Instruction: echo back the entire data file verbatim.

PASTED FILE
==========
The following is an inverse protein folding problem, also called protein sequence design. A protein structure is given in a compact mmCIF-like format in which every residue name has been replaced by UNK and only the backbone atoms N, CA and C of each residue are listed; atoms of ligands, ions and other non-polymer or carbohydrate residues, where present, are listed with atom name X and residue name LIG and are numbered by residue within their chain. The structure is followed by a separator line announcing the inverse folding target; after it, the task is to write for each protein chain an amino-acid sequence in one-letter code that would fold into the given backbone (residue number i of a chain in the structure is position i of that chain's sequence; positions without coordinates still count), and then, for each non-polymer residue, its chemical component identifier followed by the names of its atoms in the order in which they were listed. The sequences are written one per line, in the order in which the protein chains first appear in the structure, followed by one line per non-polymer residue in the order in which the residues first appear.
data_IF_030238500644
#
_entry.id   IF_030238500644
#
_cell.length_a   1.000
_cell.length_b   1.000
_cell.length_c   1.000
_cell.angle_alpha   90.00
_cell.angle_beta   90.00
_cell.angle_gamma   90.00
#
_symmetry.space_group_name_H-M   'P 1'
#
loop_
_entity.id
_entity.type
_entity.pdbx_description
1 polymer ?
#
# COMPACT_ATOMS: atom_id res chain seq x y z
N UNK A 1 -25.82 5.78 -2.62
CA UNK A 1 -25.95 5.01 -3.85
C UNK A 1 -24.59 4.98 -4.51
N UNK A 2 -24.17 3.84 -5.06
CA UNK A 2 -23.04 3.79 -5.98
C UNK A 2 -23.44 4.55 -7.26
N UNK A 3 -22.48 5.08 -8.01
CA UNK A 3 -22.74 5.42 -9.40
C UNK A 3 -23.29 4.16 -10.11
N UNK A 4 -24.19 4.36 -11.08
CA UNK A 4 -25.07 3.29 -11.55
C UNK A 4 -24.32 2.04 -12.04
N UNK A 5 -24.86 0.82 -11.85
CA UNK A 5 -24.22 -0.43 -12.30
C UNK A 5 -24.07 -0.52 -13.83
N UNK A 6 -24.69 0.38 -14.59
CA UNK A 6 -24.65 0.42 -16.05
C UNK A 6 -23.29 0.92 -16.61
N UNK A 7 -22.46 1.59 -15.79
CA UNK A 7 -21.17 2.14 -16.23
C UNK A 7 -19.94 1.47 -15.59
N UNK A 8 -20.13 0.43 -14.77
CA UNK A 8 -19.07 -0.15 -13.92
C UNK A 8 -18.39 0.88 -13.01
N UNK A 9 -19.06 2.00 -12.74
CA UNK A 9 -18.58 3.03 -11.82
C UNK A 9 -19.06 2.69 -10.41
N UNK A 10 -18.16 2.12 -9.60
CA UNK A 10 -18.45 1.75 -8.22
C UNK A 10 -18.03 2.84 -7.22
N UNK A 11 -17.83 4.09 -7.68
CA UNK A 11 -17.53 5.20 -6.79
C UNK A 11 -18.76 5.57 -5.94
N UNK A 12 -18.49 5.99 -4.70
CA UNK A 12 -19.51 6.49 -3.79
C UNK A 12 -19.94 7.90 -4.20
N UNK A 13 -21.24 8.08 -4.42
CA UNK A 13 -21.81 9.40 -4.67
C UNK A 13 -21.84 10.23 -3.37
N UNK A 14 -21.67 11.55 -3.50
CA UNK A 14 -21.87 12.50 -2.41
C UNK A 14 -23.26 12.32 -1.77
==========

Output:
The following is an inverse protein folding problem, also called protein sequence design. A protein structure is given in a compact mmCIF-like format in which every residue name has been replaced by UNK and only the backbone atoms N, CA and C of each residue are listed; atoms of ligands, ions and other non-polymer or carbohydrate residues, where present, are listed with atom name X and residue name LIG and are numbered by residue within their chain. The structure is followed by a separator line announcing the inverse folding target; after it, the task is to write for each protein chain an amino-acid sequence in one-letter code that would fold into the given backbone (residue number i of a chain in the structure is position i of that chain's sequence; positions without coordinates still count), and then, for each non-polymer residue, its chemical component identifier followed by the names of its atoms in the order in which they were listed. The sequences are written one per line, in the order in which the protein chains first appear in the structure, followed by one line per non-polymer residue in the order in which the residues first appear.
data_IF_030238500644
#
_entry.id   IF_030238500644
#
_cell.length_a   1.000
_cell.length_b   1.000
_cell.length_c   1.000
_cell.angle_alpha   90.00
_cell.angle_beta   90.00
_cell.angle_gamma   90.00
#
_symmetry.space_group_name_H-M   'P 1'
#
loop_
_entity.id
_entity.type
_entity.pdbx_description
1 polymer ?
#
# COMPACT_ATOMS: atom_id res chain seq x y z
N UNK A 1 -25.82 5.78 -2.62
CA UNK A 1 -25.95 5.01 -3.85
C UNK A 1 -24.59 4.98 -4.51
N UNK A 2 -24.17 3.84 -5.06
CA UNK A 2 -23.04 3.79 -5.98
C UNK A 2 -23.44 4.55 -7.26
N UNK A 3 -22.48 5.08 -8.01
CA UNK A 3 -22.74 5.42 -9.40
C UNK A 3 -23.29 4.16 -10.11
N UNK A 4 -24.19 4.36 -11.08
CA UNK A 4 -25.07 3.29 -11.55
C UNK A 4 -24.32 2.04 -12.04
N UNK A 5 -24.86 0.82 -11.85
CA UNK A 5 -24.22 -0.43 -12.30
C UNK A 5 -24.07 -0.52 -13.83
N UNK A 6 -24.69 0.38 -14.59
CA UNK A 6 -24.65 0.42 -16.05
C UNK A 6 -23.29 0.92 -16.61
N UNK A 7 -22.46 1.59 -15.79
CA UNK A 7 -21.17 2.14 -16.23
C UNK A 7 -19.94 1.47 -15.59
N UNK A 8 -20.13 0.43 -14.77
CA UNK A 8 -19.07 -0.15 -13.92
C UNK A 8 -18.39 0.88 -13.01
N UNK A 9 -19.06 2.00 -12.74
CA UNK A 9 -18.58 3.03 -11.82
C UNK A 9 -19.06 2.69 -10.41
N UNK A 10 -18.16 2.12 -9.60
CA UNK A 10 -18.45 1.75 -8.22
C UNK A 10 -18.03 2.84 -7.22
N UNK A 11 -17.83 4.09 -7.68
CA UNK A 11 -17.53 5.20 -6.79
C UNK A 11 -18.76 5.57 -5.94
N UNK A 12 -18.49 5.99 -4.70
CA UNK A 12 -19.51 6.49 -3.79
C UNK A 12 -19.94 7.90 -4.20
N UNK A 13 -21.24 8.08 -4.42
CA UNK A 13 -21.81 9.40 -4.67
C UNK A 13 -21.84 10.23 -3.37
N UNK A 14 -21.67 11.55 -3.50
CA UNK A 14 -21.87 12.50 -2.41
C UNK A 14 -23.26 12.32 -1.77